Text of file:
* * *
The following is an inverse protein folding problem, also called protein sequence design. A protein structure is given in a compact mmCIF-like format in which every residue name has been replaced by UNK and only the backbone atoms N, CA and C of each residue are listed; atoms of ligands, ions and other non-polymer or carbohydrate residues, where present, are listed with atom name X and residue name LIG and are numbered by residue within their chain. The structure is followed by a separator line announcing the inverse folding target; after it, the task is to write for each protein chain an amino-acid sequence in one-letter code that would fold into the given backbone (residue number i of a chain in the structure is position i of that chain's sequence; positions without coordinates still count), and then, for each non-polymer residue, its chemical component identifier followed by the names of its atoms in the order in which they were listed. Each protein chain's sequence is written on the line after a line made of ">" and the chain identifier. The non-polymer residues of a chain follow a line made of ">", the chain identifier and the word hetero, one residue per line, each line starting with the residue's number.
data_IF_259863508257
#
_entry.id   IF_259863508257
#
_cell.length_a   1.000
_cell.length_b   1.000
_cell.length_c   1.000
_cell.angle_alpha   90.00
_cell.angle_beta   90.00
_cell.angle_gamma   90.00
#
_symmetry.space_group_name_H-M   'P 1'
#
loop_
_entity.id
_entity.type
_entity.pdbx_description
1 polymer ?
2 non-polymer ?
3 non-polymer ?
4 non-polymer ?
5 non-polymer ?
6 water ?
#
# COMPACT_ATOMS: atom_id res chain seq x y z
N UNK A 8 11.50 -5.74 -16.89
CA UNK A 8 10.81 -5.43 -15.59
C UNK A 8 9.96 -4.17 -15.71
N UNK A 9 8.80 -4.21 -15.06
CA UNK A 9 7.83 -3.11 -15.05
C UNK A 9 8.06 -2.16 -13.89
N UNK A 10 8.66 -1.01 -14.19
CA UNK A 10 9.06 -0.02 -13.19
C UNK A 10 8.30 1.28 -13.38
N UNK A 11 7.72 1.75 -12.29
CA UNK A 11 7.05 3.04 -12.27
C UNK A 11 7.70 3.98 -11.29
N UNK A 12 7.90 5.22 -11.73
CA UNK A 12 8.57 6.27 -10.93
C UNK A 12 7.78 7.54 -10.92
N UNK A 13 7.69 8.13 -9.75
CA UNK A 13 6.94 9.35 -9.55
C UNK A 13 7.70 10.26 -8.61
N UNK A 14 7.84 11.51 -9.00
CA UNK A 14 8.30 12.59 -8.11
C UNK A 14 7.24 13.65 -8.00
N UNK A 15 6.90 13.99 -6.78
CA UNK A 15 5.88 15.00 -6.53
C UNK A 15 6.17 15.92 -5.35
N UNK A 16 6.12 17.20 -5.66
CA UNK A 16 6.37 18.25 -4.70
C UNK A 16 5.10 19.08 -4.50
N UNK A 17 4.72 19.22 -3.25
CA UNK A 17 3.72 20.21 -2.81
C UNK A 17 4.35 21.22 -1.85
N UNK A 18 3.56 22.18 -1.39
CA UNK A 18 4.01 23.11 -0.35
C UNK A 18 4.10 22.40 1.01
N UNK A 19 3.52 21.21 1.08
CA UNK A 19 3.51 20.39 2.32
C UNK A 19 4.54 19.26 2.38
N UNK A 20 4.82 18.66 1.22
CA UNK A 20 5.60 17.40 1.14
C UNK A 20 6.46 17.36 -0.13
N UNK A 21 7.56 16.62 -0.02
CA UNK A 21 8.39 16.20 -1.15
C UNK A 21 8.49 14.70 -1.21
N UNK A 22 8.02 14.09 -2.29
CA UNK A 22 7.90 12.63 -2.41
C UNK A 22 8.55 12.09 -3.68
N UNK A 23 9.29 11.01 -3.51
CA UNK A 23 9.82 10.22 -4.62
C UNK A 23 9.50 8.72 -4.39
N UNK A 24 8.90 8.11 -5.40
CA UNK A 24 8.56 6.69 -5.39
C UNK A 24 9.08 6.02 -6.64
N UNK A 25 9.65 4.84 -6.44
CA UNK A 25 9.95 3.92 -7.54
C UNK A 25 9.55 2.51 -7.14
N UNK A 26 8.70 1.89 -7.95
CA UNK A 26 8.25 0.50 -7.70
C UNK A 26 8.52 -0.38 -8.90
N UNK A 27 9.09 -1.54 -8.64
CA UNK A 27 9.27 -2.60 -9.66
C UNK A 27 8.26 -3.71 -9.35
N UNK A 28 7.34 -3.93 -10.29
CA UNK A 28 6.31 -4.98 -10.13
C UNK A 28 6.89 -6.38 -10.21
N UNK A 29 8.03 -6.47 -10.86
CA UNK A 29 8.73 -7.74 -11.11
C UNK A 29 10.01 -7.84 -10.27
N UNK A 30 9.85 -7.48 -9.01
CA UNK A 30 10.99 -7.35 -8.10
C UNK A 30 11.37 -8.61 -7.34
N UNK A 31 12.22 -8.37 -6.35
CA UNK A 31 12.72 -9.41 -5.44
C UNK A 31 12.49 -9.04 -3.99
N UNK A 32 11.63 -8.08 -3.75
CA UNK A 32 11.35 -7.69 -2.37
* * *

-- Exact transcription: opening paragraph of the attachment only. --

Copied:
The following is an inverse protein folding problem, also called protein sequence design. A protein structure is given in a compact mmCIF-like format in which every residue name has been replaced by UNK and only the backbone atoms N, CA and C of each residue are listed; atoms of ligands, ions and other non-polymer or carbohydrate residues, where present, are listed with atom name X and residue name LIG and are numbered by residue within their chain. The structure is followed by a separator line announcing the inverse folding target; after it, the task is to write for each protein chain an amino-acid sequence in one-letter code that would fold into the given backbone (residue number i of a chain in the structure is position i of that chain's sequence; positions without coordinates still count), and then, for each non-polymer residue, its chemical component identifier followed by the names of its atoms in the order in which they were listed. Each protein chain's sequence is written on the line after a line made of ">" and the chain identifier. The non-polymer residues of a chain follow a line made of ">", the chain identifier and the word hetero, one residue per line, each line starting with the residue's number.